Kompas, page 11
The dspecially women.
Deputy Chairman of the National Commission on Anti-Violence against Women Yuniyanti Chuzaifah said women are increasingly marginalized and are most affected if the economic burden of families increases. In addition, the maternal mortality rate in Indonesia is difficult to lower due to simplification that it is as a mere health issue. Not to mention, she added, the cultural perspective that encourages early marriages to reduce the coverage of the economy.
According to the Human Development Report 2016 issued by the United Nations Development Program (UNDP), the gender gap caused Indonesia’s HDI score to decline 18.2 percent from 0.689 (2015) to 0.563 (2016). The gap is apparent from life expectancy, length of schooling, and its relation to national revenue.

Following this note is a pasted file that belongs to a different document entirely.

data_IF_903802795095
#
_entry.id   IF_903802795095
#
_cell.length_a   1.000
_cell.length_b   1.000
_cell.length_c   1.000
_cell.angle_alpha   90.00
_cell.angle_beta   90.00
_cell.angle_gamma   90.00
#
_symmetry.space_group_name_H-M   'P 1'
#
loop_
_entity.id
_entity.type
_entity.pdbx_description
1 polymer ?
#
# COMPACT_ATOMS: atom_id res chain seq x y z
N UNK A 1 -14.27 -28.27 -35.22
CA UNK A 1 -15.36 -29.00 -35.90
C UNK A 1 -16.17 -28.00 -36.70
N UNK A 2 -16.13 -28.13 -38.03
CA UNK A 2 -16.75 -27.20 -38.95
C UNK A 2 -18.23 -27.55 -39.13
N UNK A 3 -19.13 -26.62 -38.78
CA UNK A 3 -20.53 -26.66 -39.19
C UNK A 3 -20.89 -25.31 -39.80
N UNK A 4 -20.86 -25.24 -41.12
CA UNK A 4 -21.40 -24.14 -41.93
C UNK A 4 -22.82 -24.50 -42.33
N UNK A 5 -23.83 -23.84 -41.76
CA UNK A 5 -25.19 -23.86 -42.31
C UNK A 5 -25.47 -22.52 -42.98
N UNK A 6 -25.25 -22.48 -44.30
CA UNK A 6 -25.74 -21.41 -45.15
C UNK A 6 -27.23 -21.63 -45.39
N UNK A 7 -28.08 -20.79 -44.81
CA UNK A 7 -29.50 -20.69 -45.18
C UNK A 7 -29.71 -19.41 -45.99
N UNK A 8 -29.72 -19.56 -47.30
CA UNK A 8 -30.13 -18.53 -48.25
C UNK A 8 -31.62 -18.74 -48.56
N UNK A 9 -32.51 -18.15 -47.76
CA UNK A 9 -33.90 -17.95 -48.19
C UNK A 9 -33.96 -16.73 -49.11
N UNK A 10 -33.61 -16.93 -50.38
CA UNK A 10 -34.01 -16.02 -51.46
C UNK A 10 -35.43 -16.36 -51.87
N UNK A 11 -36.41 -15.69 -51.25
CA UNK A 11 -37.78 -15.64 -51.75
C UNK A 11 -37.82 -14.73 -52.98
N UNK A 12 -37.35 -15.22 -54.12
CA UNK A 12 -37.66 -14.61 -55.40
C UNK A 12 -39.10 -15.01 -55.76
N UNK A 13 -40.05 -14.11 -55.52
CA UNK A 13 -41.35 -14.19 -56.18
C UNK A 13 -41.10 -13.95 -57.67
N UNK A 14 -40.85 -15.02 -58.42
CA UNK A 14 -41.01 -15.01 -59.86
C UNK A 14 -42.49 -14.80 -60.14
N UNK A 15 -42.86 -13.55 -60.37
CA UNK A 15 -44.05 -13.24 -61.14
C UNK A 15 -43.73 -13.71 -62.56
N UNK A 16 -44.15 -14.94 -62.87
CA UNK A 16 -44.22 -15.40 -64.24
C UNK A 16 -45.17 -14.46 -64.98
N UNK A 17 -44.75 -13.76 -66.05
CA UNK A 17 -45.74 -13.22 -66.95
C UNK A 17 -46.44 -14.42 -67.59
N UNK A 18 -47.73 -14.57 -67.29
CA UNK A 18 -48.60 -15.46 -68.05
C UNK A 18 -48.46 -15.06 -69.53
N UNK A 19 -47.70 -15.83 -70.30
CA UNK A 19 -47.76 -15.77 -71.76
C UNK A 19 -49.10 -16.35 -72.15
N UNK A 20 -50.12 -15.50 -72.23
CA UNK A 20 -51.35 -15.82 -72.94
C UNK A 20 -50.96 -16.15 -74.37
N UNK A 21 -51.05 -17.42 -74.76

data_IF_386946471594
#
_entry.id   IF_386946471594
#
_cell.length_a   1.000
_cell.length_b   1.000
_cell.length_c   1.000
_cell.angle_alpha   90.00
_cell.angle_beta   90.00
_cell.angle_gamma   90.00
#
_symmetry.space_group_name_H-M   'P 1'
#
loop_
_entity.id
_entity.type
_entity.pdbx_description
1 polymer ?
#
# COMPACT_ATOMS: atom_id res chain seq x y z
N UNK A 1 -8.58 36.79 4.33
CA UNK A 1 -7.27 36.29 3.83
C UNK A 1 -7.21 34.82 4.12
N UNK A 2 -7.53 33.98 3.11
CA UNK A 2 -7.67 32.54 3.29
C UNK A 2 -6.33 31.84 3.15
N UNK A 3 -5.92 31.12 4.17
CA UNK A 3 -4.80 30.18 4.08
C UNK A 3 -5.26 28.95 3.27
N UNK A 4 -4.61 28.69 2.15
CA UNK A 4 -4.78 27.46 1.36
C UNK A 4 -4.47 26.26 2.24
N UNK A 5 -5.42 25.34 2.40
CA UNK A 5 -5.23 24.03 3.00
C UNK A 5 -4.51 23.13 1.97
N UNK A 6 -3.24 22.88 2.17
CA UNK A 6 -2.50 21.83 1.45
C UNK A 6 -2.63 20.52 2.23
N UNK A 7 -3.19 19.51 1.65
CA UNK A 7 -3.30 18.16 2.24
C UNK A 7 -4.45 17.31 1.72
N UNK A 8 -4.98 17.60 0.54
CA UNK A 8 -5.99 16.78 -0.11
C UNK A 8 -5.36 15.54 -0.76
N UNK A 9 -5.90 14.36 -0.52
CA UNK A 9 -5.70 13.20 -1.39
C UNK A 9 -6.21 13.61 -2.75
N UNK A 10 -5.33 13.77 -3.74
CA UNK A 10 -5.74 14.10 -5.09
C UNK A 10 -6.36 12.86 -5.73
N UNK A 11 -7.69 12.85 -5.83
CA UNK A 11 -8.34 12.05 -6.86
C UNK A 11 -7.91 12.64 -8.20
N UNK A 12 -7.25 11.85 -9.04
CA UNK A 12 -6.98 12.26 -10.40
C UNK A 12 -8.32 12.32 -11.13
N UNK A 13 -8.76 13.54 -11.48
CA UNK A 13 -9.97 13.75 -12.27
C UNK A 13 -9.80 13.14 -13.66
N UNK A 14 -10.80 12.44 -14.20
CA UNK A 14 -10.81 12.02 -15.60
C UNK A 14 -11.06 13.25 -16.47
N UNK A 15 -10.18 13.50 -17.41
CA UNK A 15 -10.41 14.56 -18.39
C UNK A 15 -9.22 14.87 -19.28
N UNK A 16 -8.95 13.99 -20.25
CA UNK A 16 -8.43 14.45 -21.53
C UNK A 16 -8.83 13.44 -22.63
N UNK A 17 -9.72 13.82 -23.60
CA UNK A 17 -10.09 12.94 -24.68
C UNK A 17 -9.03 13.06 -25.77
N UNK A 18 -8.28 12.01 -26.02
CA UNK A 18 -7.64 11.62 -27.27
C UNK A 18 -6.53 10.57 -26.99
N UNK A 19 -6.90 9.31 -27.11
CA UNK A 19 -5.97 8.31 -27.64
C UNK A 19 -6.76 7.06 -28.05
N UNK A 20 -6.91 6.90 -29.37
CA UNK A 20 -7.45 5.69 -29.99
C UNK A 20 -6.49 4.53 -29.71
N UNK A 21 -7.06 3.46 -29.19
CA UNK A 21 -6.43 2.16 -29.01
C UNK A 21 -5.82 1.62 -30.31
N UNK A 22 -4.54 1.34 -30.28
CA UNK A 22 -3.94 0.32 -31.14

Director of Higher Education, Science & Technology, and Culture of the National Development Planning Agency Amich Alhumami said, despite the government’s efforts to ensure equitable access to education, one of which is through the Indonesia Smart Card and school operational assistance funds; however, economic pressures are often much stronger than government policy interventions.
Meanwhile, Executive Director of Philanthropy Indonesia Hamid Abidin said, the empowerment of women is not seen as an important part of fundraising for donations of most philanthropic institutions. Women are also not being much involved in fundraising. In fact, based on the survey report of the Public Interest Research Advocacy Center in 2007, the level of generosity of women is very high at 99.7 percent with the average amount donated of Rp 287,242 per year, higher than males (99.5 percent) despite the nominal could be USD 360,736 per year.